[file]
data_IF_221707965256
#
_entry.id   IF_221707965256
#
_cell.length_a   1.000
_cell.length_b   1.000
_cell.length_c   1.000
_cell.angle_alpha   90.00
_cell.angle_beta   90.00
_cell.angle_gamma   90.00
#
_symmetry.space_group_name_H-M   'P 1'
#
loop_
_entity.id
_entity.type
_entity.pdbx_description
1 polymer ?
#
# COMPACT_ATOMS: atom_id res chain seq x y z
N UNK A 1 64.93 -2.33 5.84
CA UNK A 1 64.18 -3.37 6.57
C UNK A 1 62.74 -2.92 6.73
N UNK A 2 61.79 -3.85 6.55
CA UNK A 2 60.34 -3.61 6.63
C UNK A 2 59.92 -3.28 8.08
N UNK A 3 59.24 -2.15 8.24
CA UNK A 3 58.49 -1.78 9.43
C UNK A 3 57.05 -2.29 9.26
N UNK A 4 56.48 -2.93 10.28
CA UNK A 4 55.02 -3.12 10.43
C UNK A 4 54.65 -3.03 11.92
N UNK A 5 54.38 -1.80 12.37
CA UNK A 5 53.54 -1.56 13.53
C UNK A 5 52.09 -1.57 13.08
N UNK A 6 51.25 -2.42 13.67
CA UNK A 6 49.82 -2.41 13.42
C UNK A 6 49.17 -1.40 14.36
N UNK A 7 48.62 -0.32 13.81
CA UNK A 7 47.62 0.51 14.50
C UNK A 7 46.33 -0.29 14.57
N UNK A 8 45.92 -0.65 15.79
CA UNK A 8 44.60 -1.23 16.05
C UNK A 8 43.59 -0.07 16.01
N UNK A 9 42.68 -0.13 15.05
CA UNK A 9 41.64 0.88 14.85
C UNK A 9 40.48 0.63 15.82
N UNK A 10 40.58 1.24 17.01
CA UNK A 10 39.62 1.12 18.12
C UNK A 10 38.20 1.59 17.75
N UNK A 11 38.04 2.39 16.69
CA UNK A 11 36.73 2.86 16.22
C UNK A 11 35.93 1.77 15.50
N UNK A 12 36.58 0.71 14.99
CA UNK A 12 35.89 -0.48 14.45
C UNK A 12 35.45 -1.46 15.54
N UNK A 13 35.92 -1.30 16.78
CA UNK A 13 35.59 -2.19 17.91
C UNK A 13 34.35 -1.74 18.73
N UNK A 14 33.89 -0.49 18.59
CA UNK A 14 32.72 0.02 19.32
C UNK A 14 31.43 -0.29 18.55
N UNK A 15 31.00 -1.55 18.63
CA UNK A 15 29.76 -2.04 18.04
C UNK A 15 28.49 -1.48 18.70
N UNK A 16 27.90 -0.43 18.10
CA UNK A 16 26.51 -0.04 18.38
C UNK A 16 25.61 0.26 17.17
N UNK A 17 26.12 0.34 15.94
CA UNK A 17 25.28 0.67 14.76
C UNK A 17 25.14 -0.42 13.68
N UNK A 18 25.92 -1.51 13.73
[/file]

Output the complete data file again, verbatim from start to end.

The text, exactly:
data_IF_221707965256
#
_entry.id   IF_221707965256
#
_cell.length_a   1.000
_cell.length_b   1.000
_cell.length_c   1.000
_cell.angle_alpha   90.00
_cell.angle_beta   90.00
_cell.angle_gamma   90.00
#
_symmetry.space_group_name_H-M   'P 1'
#
loop_
_entity.id
_entity.type
_entity.pdbx_description
1 polymer ?
#
# COMPACT_ATOMS: atom_id res chain seq x y z
N UNK A 1 64.93 -2.33 5.84
CA UNK A 1 64.18 -3.37 6.57
C UNK A 1 62.74 -2.92 6.73
N UNK A 2 61.79 -3.85 6.55
CA UNK A 2 60.34 -3.61 6.63
C UNK A 2 59.92 -3.28 8.08
N UNK A 3 59.24 -2.15 8.24
CA UNK A 3 58.49 -1.78 9.43
C UNK A 3 57.05 -2.29 9.26
N UNK A 4 56.48 -2.93 10.28
CA UNK A 4 55.02 -3.12 10.43
C UNK A 4 54.65 -3.03 11.92
N UNK A 5 54.38 -1.80 12.37
CA UNK A 5 53.54 -1.56 13.53
C UNK A 5 52.09 -1.57 13.08
N UNK A 6 51.25 -2.42 13.67
CA UNK A 6 49.82 -2.41 13.42
C UNK A 6 49.17 -1.40 14.36
N UNK A 7 48.62 -0.32 13.81
CA UNK A 7 47.62 0.51 14.50
C UNK A 7 46.33 -0.29 14.57
N UNK A 8 45.92 -0.65 15.79
CA UNK A 8 44.60 -1.23 16.05
C UNK A 8 43.59 -0.07 16.01
N UNK A 9 42.68 -0.13 15.05
CA UNK A 9 41.64 0.88 14.85
C UNK A 9 40.48 0.63 15.82
N UNK A 10 40.58 1.24 17.01
CA UNK A 10 39.62 1.12 18.12
C UNK A 10 38.20 1.59 17.75
N UNK A 11 38.04 2.39 16.69
CA UNK A 11 36.73 2.86 16.22
C UNK A 11 35.93 1.77 15.50
N UNK A 12 36.58 0.71 14.99
CA UNK A 12 35.89 -0.48 14.45
C UNK A 12 35.45 -1.46 15.54
N UNK A 13 35.92 -1.30 16.78
CA UNK A 13 35.59 -2.19 17.91
C UNK A 13 34.35 -1.74 18.73
N UNK A 14 33.89 -0.49 18.59
CA UNK A 14 32.72 0.02 19.32
C UNK A 14 31.43 -0.29 18.55
N UNK A 15 31.00 -1.55 18.63
CA UNK A 15 29.76 -2.04 18.04
C UNK A 15 28.49 -1.48 18.70
N UNK A 16 27.90 -0.43 18.10
CA UNK A 16 26.51 -0.04 18.38
C UNK A 16 25.61 0.26 17.17
N UNK A 17 26.12 0.34 15.94
CA UNK A 17 25.28 0.67 14.76
C UNK A 17 25.14 -0.42 13.68
N UNK A 18 25.92 -1.51 13.73